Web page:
old formal round, we shall never do any great matters. Our attempts, with the appearance of such coldness and irresolution, will not so much as make persons think of yielding: they will hardly be sufficient to put it into their minds; and if it be put into their minds, the appearance of such indifference and cowardice does as it were call for and provoke opposition. Our misery is want of zeal and courage; for not only through want of them, does all fail that we seem to attempt, but it prevents our attempting any thing very remarkable, for the kingdom of Christ. Hence, oftentimes it has been, that when any thing very considerable, that is new, is proposed to be done for the advancement of religion, or the public good, many difficulties are found out, that are in the way, and a great many objections are started, and it may be, it is put off from one to another; but nobody does any thing. And after this manner good designs or proposals have oftentimes failed, and have sunk as soon as proposed. Whereas, if we had but Mr. Whitefield's zeal and courage, what could not we do, with such a blessing as we might expect?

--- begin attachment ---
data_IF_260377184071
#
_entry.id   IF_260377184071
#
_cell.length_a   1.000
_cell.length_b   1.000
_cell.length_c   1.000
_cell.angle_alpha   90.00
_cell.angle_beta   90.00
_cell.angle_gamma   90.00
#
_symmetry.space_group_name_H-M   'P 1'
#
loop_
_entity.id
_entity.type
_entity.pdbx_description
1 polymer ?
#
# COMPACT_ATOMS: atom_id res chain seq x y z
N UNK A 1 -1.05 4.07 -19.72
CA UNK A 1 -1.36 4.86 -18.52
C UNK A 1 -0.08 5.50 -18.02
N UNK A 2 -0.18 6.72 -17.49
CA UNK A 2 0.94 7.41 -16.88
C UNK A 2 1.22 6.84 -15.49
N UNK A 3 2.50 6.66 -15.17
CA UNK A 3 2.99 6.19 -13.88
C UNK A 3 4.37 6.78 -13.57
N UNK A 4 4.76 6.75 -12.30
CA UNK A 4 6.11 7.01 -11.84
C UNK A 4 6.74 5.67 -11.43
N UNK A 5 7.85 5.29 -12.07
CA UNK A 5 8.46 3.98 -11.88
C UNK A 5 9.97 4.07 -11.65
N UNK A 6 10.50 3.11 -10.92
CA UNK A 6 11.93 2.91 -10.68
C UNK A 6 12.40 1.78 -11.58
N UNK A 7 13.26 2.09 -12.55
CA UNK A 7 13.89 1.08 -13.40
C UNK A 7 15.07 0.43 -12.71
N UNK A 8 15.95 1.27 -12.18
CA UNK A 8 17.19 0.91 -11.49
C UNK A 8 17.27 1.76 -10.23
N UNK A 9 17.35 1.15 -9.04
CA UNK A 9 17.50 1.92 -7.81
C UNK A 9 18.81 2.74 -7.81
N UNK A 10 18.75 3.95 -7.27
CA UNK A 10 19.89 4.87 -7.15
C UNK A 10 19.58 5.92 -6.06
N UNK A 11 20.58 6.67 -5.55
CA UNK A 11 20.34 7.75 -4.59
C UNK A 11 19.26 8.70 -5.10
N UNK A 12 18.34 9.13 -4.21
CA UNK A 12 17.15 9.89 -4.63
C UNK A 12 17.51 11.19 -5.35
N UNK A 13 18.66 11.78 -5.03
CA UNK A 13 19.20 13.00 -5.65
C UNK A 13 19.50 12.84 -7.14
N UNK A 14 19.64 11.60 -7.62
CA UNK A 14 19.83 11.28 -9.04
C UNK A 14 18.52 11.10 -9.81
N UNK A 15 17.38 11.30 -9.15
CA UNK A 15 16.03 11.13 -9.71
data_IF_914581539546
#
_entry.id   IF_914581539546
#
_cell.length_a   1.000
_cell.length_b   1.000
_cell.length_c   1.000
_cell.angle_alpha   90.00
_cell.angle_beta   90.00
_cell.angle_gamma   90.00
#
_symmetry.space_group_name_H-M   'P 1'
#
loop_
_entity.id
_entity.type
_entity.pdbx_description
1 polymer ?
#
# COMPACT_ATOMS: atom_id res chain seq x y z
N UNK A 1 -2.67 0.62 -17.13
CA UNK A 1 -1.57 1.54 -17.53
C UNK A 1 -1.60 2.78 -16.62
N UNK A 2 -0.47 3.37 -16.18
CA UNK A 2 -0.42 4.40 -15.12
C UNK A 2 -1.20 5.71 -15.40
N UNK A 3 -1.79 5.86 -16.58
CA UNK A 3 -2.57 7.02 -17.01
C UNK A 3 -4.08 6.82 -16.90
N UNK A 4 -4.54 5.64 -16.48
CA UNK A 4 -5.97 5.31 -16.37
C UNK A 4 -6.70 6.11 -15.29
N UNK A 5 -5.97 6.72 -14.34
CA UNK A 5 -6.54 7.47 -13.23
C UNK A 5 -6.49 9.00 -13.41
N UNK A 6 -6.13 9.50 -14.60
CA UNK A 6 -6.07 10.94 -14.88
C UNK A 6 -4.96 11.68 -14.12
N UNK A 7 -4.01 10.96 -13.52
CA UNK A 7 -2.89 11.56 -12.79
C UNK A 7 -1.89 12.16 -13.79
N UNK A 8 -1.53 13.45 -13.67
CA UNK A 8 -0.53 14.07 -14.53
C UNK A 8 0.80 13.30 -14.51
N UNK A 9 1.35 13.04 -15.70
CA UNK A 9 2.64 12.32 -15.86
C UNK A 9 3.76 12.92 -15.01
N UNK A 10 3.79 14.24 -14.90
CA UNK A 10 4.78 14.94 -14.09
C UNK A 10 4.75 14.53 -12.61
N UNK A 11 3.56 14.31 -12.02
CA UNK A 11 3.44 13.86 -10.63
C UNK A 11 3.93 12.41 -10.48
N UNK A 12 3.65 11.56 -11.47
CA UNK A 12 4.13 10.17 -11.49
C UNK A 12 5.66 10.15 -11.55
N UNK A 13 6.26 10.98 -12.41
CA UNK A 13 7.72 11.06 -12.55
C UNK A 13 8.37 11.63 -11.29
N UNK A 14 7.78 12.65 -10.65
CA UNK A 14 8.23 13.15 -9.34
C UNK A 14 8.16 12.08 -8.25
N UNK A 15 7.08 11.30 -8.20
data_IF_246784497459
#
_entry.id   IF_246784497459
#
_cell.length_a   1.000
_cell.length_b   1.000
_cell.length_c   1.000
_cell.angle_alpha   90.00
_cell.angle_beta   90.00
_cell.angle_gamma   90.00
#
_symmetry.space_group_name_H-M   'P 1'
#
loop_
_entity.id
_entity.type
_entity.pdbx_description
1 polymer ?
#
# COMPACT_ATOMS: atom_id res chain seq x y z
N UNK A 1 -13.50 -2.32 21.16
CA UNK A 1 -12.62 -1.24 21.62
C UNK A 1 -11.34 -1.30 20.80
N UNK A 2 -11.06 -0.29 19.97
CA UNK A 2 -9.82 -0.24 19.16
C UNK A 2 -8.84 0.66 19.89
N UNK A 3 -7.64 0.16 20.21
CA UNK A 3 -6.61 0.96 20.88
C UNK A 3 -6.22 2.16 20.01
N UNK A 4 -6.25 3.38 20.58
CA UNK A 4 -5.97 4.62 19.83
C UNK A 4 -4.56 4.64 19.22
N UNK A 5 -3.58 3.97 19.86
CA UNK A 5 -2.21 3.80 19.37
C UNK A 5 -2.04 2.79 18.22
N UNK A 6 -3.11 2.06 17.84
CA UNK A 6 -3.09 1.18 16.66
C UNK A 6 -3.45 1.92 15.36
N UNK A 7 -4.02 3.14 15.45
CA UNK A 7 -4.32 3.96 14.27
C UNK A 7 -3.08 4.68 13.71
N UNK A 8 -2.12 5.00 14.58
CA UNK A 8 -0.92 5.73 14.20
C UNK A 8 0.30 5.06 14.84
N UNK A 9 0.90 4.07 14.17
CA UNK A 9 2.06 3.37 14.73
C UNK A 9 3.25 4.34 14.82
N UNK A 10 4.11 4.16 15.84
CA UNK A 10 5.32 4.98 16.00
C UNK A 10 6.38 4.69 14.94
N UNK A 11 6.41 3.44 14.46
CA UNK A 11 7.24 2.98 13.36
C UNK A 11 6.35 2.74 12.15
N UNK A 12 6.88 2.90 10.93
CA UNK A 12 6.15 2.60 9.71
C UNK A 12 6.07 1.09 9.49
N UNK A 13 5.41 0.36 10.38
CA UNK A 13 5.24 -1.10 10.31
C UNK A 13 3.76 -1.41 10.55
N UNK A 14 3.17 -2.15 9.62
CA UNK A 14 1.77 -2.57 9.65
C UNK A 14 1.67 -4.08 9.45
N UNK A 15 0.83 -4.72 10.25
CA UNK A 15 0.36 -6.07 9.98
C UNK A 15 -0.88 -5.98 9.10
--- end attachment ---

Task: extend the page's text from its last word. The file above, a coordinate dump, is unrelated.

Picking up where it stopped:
Zeal and courage will do much in persons of but an ordinary capacity; but especially would they do great things, if joined with great abilities. If some great men, that have appeared in our nation, had been as eminent in divinity, as they were in philosophy, and had engaged in the Christian cause, with as much zeal and fervor as some others have done, and with a proportionable blessing of Heaven, they would have conquered all Christendom, and turned the world upside down. We have many ministers in the land that do not want for abilities; they are persons of bright parts and learning; they should consider how much is expected, and will be required of them, by their Lord and Master, and how much they might do for Christ, and what great honor and how glorious a reward they might receive, if they had in their hearts a heavenly warmth, and divine heat, proportionable to their light.